I can’t believe we only have two weeks left! The time has definitely gone by really fast!
This week was focused on figuring out if we actually made virus. The actual process takes a lot of time because we started making this during my first week and its now the 4th week. To do this we had to do a separation process and qPCR. I was very nervous because its not until the qPCR that we are able to see how much virus we actually made (also proves that we have been working with something for the past 3 weeks). Last week before our harvesting of cells we knew our cells had some virus in them since they also had the GFP gene (glowing cells). After harvesting it was time to lyse the cells and separate the virus from everything else (cell debris, cells DNA, RNA, etc). This process is done using Iodixonal tubes. You must layer the tubes using different concentrations of Iodixonal solution and after ultracentrifuging them, the virus concentrates itself in the 40% layer.
The process of layering the tubes was stressful because you start with the 15% and work your way to the higher percentages. Since you want to make sure you have clear layers you must go at a speed of 1ml per 10 seconds—- very very slow…After the layering and centrifuging, you must insert a needle on the top of the tube to let air out and a needle at the 40% layer to remove the virus. This was also very tough because you have to be careful not to go through and when removing the virus you also need to be careful to not absorb the white band above the 40% layer because that is more cell debris (you don’t want that). When this is done you are left with about 3ml of solution that has your virus– well, you are still not sure how much virus you have so qPCR is next.
For qPCR you must clean everything with bleach because you want to prevent your sample from being contaminated. We had to clean our sample a bit using NaOH and HCl, and some heat and then we put it in our wells. This process takes a bit of time because you have to be careful to micropipette just what you need. Some of the solutions you have to use are viscous and drops stick to the tip. You have to always pay attention and white any excess off because having an extra microliter can affect your reading. After micropipetting everything into the wells, these are taken to the qPCR machine which does all the work and gives you a lot of data after two and a half hours.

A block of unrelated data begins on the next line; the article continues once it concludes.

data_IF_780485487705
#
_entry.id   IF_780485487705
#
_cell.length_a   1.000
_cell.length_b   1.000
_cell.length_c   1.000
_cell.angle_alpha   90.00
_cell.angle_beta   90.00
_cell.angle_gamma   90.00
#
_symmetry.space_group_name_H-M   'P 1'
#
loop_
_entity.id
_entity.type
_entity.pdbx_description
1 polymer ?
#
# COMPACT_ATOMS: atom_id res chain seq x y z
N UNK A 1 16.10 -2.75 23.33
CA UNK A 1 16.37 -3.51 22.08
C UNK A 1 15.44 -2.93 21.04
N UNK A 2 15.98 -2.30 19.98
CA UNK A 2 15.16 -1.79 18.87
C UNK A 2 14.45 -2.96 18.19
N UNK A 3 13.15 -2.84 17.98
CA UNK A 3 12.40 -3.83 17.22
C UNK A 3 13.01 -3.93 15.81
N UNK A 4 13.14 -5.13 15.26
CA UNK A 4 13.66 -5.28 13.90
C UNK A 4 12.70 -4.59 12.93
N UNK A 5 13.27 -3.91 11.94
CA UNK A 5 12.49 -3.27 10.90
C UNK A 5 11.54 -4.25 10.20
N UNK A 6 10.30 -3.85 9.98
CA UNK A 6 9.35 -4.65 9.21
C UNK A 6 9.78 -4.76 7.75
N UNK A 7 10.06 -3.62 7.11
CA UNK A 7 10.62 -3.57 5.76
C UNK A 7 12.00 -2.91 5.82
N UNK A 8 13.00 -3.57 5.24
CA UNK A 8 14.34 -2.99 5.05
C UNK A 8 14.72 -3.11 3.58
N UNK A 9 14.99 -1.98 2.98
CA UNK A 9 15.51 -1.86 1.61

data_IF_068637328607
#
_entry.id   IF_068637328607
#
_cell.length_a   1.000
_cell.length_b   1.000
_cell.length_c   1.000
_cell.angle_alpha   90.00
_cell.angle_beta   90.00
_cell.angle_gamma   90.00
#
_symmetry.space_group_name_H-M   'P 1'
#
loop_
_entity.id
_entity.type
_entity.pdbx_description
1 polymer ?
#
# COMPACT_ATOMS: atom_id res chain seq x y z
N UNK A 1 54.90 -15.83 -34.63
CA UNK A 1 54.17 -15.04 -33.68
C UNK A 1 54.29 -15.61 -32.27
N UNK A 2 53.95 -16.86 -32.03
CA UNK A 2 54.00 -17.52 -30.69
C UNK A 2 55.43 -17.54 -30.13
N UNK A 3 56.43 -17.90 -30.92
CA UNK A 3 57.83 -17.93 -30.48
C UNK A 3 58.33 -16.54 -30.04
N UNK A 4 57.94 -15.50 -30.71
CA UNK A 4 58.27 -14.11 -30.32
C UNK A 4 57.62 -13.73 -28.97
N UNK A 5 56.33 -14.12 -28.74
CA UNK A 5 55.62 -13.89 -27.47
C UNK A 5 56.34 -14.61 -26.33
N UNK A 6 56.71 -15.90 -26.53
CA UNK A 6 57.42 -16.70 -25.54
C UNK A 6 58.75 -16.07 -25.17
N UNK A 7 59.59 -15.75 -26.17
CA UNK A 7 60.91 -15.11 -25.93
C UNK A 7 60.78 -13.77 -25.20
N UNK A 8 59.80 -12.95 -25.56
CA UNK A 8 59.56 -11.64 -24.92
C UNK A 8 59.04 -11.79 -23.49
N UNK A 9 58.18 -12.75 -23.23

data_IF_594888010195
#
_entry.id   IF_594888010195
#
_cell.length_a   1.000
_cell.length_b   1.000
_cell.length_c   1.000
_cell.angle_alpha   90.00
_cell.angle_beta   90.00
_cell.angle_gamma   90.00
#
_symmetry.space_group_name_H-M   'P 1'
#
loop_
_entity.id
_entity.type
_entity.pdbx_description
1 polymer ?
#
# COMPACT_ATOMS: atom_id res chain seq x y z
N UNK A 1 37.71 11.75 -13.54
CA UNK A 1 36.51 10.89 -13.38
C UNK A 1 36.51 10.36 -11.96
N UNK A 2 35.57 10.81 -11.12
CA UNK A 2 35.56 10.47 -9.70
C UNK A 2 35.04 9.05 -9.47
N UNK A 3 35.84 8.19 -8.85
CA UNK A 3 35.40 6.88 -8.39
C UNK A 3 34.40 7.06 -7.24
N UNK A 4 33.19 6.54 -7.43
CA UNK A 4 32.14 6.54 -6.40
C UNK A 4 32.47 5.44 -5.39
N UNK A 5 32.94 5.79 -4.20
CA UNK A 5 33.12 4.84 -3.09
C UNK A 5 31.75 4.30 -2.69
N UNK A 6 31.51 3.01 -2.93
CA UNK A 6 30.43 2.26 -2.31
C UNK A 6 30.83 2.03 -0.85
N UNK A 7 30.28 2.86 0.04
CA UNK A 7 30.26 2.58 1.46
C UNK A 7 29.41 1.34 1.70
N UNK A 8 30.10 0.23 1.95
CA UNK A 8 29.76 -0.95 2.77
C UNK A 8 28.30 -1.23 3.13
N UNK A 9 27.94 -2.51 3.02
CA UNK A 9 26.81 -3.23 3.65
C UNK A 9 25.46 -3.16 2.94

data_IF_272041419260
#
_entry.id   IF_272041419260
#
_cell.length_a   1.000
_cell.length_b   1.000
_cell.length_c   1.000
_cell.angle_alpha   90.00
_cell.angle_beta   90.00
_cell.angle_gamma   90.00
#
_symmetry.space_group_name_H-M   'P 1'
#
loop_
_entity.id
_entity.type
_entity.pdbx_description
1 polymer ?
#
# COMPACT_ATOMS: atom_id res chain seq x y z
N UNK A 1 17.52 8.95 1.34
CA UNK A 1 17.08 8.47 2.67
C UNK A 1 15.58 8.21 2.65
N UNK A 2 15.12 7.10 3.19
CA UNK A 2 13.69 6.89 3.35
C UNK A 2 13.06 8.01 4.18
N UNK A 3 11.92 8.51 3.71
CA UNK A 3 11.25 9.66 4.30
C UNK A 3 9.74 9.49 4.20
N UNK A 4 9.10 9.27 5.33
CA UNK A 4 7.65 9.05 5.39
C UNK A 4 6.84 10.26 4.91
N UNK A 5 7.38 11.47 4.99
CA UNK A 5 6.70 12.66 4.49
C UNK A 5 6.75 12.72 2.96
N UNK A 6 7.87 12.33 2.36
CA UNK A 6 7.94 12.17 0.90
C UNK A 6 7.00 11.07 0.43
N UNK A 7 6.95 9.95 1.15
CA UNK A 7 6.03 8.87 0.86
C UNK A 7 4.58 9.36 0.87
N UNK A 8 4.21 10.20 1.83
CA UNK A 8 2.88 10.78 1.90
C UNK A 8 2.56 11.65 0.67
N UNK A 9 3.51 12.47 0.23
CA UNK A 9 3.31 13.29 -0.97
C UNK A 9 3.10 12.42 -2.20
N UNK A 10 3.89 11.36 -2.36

And….. the qPCR machine told us that we actually made 1.58E11 viral genomes per ml. My mentor said that this was a good result and our next step is to clean the sample further so it can then be used for Transduction. After 4 weeks of work I am so glad that we got some virus and it will be used for the research the lab is doing.
Week 3 went by really fast!
The first day of internship my mentor explained to me the sequence into making a virus and I didn’t realize that it would take so long! We are on our third week and we are still not done.
This whole week we have focused on the harvesting the cells portion and we still have more to go, but I got to actually see that the plasmid we have been making actually went into out HEK cells (human embryonic kidney cells). The way we know how our plasmid mad it in is due to a GFP gene that we insert into our DNA (some of your might have done the Transformation of E.coli with GFP lab, its kind of the same concept). After reading the protocols and watching a lot of You Tube videos about the prepping of the virus and the Harvesting process, I was really looking forward to seeing the cells glow– well, they don’t glow without a black light but with the blacklight they do glow!
Beautiful pellet with virus infected cells
Now that we are done harvesting and we have that beautiful green pellet at the bottom we have resuspended the cells and I got a chance to use Liquid Nitrogen to freeze them! I keep getting really excited about all things we are doing because its my first time doing it. I asked my mentor how many times he had created virus and his number is around a thousand!
Next week is Virus Purification and then we can run a qPCR to see how much virus we actually have!